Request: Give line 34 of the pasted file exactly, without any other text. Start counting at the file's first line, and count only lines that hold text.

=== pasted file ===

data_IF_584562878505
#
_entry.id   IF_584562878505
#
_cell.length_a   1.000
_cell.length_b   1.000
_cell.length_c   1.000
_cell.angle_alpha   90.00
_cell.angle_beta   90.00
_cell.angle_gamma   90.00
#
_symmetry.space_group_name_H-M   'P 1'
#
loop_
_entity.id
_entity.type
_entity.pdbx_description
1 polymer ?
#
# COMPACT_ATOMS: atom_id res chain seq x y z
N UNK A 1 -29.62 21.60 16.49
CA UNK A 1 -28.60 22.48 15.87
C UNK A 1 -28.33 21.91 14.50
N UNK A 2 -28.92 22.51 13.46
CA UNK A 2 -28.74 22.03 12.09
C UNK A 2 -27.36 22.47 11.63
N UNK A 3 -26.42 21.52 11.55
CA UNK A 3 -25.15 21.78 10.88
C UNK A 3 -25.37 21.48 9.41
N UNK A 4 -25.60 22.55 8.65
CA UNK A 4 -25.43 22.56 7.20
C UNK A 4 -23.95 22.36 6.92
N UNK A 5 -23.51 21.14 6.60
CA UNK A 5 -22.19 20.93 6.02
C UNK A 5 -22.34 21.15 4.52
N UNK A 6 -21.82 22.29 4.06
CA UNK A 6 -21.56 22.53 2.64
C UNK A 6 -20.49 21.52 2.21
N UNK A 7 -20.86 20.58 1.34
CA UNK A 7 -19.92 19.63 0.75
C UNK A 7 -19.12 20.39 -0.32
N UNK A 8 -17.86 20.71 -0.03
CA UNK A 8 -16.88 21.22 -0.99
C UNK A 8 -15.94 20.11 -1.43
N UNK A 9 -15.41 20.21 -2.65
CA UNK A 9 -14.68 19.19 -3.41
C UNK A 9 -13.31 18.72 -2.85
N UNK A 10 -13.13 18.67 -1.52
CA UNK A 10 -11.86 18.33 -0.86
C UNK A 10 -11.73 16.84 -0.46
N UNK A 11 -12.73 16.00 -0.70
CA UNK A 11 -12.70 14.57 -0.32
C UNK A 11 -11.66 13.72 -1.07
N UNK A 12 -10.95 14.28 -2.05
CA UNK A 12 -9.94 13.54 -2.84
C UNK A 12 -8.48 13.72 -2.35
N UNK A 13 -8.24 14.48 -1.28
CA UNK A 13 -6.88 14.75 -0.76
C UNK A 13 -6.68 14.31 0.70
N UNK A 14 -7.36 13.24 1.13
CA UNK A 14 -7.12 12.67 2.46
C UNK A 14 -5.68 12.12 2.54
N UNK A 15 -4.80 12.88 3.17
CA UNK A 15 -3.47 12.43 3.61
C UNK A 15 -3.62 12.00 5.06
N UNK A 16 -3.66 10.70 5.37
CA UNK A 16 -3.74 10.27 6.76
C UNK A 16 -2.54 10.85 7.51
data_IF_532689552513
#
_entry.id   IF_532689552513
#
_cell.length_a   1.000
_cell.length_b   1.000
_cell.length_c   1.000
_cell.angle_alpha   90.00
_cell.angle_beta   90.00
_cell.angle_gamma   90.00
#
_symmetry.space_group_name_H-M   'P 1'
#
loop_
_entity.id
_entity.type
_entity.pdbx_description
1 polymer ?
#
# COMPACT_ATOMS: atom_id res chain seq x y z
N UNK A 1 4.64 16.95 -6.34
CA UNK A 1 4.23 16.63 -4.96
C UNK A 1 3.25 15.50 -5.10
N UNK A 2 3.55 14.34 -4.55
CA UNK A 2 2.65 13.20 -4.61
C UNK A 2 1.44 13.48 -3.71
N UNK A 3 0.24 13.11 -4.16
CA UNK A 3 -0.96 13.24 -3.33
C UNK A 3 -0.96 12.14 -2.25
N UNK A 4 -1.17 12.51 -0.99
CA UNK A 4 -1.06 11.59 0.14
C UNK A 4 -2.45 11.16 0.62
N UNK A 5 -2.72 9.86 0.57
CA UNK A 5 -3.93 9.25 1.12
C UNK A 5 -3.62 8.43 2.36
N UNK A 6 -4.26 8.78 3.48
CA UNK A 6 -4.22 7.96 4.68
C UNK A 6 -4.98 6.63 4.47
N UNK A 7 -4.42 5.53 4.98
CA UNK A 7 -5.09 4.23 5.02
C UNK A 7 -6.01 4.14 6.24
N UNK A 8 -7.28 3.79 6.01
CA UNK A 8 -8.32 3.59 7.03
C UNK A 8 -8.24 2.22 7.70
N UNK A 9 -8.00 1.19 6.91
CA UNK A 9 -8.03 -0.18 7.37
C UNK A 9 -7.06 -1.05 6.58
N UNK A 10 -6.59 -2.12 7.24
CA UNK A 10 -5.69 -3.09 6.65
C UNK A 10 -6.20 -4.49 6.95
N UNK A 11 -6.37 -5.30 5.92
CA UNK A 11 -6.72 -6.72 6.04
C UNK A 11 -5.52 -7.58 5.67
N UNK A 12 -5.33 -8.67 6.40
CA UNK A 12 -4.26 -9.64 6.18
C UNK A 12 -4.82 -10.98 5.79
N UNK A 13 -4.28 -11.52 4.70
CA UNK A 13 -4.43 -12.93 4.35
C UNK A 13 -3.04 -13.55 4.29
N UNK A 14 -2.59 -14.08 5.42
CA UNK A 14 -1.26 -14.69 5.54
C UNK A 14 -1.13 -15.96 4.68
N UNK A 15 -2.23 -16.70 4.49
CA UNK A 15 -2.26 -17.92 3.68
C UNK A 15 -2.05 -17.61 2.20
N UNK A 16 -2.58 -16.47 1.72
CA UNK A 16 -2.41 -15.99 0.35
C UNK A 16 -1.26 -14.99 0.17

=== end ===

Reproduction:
CA UNK A 5 -22.19 20.93 6.02